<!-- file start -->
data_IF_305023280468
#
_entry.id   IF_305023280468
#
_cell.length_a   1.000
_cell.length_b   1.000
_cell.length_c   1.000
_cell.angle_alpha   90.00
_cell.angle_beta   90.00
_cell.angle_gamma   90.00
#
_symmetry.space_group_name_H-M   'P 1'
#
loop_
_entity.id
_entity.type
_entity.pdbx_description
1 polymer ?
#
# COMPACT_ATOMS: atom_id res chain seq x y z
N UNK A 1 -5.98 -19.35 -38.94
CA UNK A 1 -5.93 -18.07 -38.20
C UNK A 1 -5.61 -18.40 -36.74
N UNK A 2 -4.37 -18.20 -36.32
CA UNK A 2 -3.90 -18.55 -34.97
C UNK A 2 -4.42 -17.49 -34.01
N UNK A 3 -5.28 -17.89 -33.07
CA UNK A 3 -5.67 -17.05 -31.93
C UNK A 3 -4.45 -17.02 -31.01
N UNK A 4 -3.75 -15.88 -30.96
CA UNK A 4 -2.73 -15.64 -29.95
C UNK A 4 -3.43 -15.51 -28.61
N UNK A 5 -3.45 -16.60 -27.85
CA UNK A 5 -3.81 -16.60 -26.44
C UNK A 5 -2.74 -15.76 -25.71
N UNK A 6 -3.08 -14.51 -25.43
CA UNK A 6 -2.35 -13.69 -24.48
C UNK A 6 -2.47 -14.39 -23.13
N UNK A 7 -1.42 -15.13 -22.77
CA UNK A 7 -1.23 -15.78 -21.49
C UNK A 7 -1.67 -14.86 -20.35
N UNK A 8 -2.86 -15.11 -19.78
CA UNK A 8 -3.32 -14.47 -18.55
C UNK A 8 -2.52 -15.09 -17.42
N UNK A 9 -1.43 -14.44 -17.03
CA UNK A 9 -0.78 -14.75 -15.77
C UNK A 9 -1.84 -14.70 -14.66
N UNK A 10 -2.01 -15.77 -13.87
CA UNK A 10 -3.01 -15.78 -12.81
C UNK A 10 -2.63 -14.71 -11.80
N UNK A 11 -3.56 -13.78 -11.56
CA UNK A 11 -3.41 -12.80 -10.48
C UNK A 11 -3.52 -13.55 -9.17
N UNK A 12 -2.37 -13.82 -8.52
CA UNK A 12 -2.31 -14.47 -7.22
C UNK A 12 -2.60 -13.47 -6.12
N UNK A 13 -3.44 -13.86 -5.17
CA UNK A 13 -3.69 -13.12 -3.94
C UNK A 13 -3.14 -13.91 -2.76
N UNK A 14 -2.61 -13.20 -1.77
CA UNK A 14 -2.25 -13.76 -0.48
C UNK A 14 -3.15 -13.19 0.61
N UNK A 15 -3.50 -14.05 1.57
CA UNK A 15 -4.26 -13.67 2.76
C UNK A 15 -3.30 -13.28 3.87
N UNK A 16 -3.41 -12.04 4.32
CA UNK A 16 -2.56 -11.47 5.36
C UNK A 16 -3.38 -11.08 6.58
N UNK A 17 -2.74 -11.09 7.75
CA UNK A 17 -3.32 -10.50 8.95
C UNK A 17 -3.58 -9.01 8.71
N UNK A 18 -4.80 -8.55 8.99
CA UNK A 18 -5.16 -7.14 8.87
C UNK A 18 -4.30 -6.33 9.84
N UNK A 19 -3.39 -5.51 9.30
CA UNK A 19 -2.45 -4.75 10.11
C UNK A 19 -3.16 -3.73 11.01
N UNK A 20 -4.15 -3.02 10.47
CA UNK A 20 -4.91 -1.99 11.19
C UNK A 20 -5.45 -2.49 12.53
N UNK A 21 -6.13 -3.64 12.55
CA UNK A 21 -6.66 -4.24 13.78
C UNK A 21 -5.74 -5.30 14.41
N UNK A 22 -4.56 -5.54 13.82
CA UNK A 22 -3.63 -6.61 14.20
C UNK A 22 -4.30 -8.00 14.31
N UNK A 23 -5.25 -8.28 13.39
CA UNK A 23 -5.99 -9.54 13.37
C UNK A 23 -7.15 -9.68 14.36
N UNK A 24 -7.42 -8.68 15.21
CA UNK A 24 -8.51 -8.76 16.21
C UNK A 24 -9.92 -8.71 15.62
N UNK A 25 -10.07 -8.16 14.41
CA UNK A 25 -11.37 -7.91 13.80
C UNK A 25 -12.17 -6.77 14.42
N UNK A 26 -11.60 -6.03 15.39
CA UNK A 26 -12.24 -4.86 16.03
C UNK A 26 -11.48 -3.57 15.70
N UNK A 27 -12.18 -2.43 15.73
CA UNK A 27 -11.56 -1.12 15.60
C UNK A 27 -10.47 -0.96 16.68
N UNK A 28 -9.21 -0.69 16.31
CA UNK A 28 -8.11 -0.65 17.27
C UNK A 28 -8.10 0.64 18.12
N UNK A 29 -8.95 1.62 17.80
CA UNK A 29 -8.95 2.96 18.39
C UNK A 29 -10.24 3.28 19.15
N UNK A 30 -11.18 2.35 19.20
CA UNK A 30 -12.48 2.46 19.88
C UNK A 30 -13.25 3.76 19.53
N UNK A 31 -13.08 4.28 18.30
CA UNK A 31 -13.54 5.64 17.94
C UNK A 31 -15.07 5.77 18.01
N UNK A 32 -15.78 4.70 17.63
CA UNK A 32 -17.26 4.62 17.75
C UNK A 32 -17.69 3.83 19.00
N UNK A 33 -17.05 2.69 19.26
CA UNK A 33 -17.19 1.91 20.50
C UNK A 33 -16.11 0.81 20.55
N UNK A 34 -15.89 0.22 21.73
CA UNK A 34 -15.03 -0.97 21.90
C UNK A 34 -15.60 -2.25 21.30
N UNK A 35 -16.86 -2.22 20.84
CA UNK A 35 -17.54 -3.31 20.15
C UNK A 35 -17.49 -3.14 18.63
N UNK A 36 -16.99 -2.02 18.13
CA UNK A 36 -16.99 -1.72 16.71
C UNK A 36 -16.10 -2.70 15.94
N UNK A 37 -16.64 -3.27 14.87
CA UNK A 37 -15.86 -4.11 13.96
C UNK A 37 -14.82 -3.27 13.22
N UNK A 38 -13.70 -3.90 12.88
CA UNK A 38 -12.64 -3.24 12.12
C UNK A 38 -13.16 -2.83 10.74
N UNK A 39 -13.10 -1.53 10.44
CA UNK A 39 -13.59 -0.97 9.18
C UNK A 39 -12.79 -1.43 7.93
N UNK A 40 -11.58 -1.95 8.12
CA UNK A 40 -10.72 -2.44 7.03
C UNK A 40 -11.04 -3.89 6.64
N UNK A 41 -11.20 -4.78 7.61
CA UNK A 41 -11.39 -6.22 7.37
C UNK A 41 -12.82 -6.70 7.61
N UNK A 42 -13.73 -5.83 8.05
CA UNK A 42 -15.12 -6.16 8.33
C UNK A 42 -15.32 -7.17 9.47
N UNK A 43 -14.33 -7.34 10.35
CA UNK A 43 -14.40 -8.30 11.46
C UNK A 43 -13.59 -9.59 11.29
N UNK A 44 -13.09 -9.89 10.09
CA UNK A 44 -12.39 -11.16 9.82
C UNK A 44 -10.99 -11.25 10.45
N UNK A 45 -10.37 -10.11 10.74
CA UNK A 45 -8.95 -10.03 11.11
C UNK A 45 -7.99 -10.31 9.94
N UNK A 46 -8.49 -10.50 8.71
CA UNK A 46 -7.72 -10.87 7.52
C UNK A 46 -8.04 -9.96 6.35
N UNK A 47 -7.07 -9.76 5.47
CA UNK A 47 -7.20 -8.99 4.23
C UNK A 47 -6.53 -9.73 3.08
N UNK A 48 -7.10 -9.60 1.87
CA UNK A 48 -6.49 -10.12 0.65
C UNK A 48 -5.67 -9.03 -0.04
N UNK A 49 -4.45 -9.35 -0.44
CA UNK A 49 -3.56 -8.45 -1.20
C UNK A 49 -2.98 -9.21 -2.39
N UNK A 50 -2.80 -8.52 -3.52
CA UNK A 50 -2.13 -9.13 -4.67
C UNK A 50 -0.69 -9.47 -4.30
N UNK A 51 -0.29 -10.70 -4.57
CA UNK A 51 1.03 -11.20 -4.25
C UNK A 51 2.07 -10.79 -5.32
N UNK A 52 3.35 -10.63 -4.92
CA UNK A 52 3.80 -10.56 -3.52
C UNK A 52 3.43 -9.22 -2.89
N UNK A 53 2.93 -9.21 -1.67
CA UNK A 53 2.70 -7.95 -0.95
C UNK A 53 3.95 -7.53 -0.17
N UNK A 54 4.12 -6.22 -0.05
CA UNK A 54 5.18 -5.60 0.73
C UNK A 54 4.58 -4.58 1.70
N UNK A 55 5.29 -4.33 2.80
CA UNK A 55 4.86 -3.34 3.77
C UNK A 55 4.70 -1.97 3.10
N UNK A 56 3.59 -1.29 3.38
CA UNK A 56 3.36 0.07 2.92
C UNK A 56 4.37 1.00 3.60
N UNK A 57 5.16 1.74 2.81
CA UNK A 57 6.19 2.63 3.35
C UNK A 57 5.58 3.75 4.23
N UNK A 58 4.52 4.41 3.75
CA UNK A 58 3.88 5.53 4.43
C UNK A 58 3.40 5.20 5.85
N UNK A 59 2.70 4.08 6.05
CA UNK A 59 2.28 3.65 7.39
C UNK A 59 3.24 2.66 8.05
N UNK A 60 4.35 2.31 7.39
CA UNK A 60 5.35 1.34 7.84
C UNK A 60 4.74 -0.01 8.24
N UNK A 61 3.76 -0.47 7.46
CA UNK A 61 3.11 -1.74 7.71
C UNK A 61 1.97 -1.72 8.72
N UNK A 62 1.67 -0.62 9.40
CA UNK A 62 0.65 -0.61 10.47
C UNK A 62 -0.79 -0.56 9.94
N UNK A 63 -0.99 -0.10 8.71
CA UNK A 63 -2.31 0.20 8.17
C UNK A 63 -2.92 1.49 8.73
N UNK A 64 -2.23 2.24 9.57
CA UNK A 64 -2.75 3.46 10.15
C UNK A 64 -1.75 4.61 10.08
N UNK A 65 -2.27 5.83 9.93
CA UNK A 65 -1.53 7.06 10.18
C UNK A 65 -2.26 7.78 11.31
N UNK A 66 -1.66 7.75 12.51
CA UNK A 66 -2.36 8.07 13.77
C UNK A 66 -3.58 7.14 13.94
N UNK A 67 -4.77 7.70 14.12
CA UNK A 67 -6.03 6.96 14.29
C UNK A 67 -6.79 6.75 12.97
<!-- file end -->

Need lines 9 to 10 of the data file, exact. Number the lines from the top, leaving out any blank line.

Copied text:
_cell.angle_beta   90.00
_cell.angle_gamma   90.00